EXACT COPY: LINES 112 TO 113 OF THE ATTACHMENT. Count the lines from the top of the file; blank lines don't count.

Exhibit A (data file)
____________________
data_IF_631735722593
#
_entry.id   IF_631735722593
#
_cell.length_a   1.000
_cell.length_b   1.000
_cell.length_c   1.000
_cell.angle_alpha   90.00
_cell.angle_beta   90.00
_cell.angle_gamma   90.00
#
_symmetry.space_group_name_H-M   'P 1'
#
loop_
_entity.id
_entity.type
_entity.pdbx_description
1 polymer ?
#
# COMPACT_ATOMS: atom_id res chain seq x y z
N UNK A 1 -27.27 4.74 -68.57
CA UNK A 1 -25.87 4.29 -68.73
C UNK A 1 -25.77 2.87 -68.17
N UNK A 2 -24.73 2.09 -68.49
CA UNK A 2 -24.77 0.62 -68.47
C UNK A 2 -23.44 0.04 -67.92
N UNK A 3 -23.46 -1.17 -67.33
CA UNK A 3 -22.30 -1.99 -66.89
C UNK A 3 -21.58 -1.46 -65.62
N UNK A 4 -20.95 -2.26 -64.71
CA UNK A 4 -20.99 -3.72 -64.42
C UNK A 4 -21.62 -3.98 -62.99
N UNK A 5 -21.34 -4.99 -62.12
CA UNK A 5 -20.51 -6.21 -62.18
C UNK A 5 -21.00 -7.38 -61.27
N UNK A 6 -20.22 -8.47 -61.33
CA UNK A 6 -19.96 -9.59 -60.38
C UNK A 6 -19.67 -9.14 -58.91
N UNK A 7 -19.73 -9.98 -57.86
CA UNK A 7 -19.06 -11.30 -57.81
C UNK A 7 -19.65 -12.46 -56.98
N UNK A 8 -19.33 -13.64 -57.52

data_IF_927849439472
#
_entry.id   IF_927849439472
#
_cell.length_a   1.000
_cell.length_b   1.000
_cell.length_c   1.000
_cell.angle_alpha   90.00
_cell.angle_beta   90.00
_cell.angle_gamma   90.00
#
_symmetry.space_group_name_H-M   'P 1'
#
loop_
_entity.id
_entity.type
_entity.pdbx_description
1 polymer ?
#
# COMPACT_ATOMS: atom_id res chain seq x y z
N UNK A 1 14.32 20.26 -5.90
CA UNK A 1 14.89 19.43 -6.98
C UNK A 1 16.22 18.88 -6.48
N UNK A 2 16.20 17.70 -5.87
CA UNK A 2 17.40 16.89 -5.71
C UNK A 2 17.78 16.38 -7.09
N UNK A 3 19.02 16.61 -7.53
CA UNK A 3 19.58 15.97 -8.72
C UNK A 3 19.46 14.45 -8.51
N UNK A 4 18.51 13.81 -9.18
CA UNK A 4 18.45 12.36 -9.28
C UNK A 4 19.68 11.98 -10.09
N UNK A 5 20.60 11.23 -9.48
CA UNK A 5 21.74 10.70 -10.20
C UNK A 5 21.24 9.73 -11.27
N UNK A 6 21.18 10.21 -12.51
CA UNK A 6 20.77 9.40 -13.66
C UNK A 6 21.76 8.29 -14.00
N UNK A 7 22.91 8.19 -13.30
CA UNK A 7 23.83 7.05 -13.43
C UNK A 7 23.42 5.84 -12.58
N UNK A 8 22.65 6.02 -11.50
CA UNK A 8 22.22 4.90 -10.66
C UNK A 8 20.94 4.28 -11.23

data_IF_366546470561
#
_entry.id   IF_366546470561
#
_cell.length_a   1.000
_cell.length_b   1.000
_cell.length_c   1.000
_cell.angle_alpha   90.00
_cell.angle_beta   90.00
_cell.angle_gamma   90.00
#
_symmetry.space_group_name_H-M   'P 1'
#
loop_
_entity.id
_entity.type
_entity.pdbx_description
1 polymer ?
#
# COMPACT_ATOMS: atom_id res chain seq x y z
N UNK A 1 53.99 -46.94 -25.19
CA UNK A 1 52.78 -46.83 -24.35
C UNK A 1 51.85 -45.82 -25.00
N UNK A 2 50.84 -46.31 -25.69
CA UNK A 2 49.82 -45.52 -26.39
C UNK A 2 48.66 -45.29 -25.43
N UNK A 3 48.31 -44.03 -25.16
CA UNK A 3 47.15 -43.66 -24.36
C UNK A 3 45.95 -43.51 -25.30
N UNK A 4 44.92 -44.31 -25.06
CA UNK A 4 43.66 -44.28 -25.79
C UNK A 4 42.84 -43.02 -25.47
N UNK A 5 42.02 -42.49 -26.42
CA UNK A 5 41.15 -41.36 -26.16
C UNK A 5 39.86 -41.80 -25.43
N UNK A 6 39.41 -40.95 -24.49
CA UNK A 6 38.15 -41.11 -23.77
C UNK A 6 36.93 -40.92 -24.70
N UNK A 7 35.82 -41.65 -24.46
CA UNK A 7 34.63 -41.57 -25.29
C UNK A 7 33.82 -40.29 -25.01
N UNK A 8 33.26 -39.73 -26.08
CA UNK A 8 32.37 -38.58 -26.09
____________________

C UNK A 2 48.66 -45.29 -25.43
N UNK A 3 48.31 -44.03 -25.16